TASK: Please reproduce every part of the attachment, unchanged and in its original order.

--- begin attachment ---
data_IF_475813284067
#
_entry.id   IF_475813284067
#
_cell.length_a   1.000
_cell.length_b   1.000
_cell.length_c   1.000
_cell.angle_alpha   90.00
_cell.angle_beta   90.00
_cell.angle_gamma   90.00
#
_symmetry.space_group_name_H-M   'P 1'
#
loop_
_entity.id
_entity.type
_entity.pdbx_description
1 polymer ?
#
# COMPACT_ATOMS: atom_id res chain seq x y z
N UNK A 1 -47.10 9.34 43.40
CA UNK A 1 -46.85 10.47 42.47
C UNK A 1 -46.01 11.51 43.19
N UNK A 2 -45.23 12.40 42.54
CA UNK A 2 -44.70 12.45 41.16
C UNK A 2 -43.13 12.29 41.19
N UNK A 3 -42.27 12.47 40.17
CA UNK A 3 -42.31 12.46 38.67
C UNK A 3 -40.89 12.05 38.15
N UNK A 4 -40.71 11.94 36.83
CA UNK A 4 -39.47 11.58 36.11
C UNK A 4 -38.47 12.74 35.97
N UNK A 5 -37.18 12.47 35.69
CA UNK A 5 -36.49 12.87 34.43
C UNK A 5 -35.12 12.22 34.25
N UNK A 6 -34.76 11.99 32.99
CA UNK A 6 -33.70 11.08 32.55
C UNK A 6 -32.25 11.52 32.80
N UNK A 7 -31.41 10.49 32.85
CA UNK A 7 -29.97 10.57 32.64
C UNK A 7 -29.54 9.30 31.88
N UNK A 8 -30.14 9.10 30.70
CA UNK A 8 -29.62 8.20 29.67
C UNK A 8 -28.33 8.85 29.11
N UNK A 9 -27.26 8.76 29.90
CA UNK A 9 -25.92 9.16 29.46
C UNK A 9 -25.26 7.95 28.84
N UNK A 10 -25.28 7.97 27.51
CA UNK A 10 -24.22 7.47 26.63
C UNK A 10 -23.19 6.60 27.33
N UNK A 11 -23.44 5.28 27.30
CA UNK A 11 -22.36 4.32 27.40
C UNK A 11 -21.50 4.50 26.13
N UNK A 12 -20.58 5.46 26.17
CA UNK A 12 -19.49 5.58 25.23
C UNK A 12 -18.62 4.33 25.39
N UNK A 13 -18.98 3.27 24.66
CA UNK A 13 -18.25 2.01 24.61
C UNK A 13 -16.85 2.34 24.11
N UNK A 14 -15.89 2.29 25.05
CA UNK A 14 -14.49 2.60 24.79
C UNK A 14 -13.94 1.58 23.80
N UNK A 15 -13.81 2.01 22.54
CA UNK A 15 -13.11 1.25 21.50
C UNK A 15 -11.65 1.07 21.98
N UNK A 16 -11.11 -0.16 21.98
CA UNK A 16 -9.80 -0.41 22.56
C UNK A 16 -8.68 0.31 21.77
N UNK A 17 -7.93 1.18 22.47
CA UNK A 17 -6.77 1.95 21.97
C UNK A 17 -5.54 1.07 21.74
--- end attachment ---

data_IF_475813284067
#
_entry.id   IF_475813284067
#
_cell.length_a   1.000
_cell.length_b   1.000
_cell.length_c   1.000
_cell.angle_alpha   90.00
_cell.angle_beta   90.00
_cell.angle_gamma   90.00
#
_symmetry.space_group_name_H-M   'P 1'
#
loop_
_entity.id
_entity.type
_entity.pdbx_description
1 polymer ?
#
# COMPACT_ATOMS: atom_id res chain seq x y z
N UNK A 1 -47.10 9.34 43.40
CA UNK A 1 -46.85 10.47 42.47
C UNK A 1 -46.01 11.51 43.19
N UNK A 2 -45.23 12.40 42.54
CA UNK A 2 -44.70 12.45 41.16
C UNK A 2 -43.13 12.29 41.19
N UNK A 3 -42.27 12.47 40.17
CA UNK A 3 -42.31 12.46 38.67
C UNK A 3 -40.89 12.05 38.15
N UNK A 4 -40.71 11.94 36.83
CA UNK A 4 -39.47 11.58 36.11
C UNK A 4 -38.47 12.74 35.97
N UNK A 5 -37.18 12.47 35.69
CA UNK A 5 -36.49 12.87 34.43
C UNK A 5 -35.12 12.22 34.25
N UNK A 6 -34.76 11.99 32.99
CA UNK A 6 -33.70 11.08 32.55
C UNK A 6 -32.25 11.52 32.80
N UNK A 7 -31.41 10.49 32.85
CA UNK A 7 -29.97 10.57 32.64
C UNK A 7 -29.54 9.30 31.88
N UNK A 8 -30.14 9.10 30.70
CA UNK A 8 -29.62 8.20 29.67
C UNK A 8 -28.33 8.85 29.11
N UNK A 9 -27.26 8.76 29.90
CA UNK A 9 -25.92 9.16 29.46
C UNK A 9 -25.26 7.95 28.84
N UNK A 10 -25.28 7.97 27.51
CA UNK A 10 -24.22 7.47 26.63
C UNK A 10 -23.19 6.60 27.33
N UNK A 11 -23.44 5.28 27.30
CA UNK A 11 -22.36 4.32 27.40
C UNK A 11 -21.50 4.50 26.13
N UNK A 12 -20.58 5.46 26.17
CA UNK A 12 -19.49 5.58 25.23
C UNK A 12 -18.62 4.33 25.39
N UNK A 13 -18.98 3.27 24.66
CA UNK A 13 -18.25 2.01 24.61
C UNK A 13 -16.85 2.34 24.11
N UNK A 14 -15.89 2.29 25.05
CA UNK A 14 -14.49 2.60 24.79
C UNK A 14 -13.94 1.58 23.80
N UNK A 15 -13.81 2.01 22.54
CA UNK A 15 -13.11 1.25 21.50
C UNK A 15 -11.65 1.07 21.98
N UNK A 16 -11.11 -0.16 21.98
CA UNK A 16 -9.80 -0.41 22.56
C UNK A 16 -8.68 0.31 21.77
N UNK A 17 -7.93 1.18 22.47
CA UNK A 17 -6.77 1.95 21.97
C UNK A 17 -5.54 1.07 21.74